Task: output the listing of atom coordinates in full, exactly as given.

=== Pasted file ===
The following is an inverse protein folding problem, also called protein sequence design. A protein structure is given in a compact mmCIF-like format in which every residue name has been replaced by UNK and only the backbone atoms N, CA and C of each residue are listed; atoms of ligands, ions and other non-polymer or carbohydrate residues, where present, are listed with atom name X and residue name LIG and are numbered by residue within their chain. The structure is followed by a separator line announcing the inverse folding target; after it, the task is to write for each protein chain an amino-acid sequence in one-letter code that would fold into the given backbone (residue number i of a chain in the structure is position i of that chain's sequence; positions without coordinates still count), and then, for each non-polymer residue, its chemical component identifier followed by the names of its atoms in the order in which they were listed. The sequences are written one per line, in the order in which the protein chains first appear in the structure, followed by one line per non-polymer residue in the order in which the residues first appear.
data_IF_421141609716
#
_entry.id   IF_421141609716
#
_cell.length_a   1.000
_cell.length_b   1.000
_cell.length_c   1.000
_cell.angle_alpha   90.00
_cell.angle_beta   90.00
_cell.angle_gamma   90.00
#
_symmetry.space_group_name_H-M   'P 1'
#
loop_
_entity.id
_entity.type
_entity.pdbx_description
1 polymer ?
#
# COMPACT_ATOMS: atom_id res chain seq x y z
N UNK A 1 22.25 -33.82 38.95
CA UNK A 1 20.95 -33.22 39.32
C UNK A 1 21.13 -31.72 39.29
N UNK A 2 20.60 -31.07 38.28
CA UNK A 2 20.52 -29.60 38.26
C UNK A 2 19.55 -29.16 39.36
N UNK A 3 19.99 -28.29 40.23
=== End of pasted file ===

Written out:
The following is an inverse protein folding problem, also called protein sequence design. A protein structure is given in a compact mmCIF-like format in which every residue name has been replaced by UNK and only the backbone atoms N, CA and C of each residue are listed; atoms of ligands, ions and other non-polymer or carbohydrate residues, where present, are listed with atom name X and residue name LIG and are numbered by residue within their chain. The structure is followed by a separator line announcing the inverse folding target; after it, the task is to write for each protein chain an amino-acid sequence in one-letter code that would fold into the given backbone (residue number i of a chain in the structure is position i of that chain's sequence; positions without coordinates still count), and then, for each non-polymer residue, its chemical component identifier followed by the names of its atoms in the order in which they were listed. The sequences are written one per line, in the order in which the protein chains first appear in the structure, followed by one line per non-polymer residue in the order in which the residues first appear.
data_IF_421141609716
#
_entry.id   IF_421141609716
#
_cell.length_a   1.000
_cell.length_b   1.000
_cell.length_c   1.000
_cell.angle_alpha   90.00
_cell.angle_beta   90.00
_cell.angle_gamma   90.00
#
_symmetry.space_group_name_H-M   'P 1'
#
loop_
_entity.id
_entity.type
_entity.pdbx_description
1 polymer ?
#
# COMPACT_ATOMS: atom_id res chain seq x y z
N UNK A 1 22.25 -33.82 38.95
CA UNK A 1 20.95 -33.22 39.32
C UNK A 1 21.13 -31.72 39.29
N UNK A 2 20.60 -31.07 38.28
CA UNK A 2 20.52 -29.60 38.26
C UNK A 2 19.55 -29.16 39.36
N UNK A 3 19.99 -28.29 40.23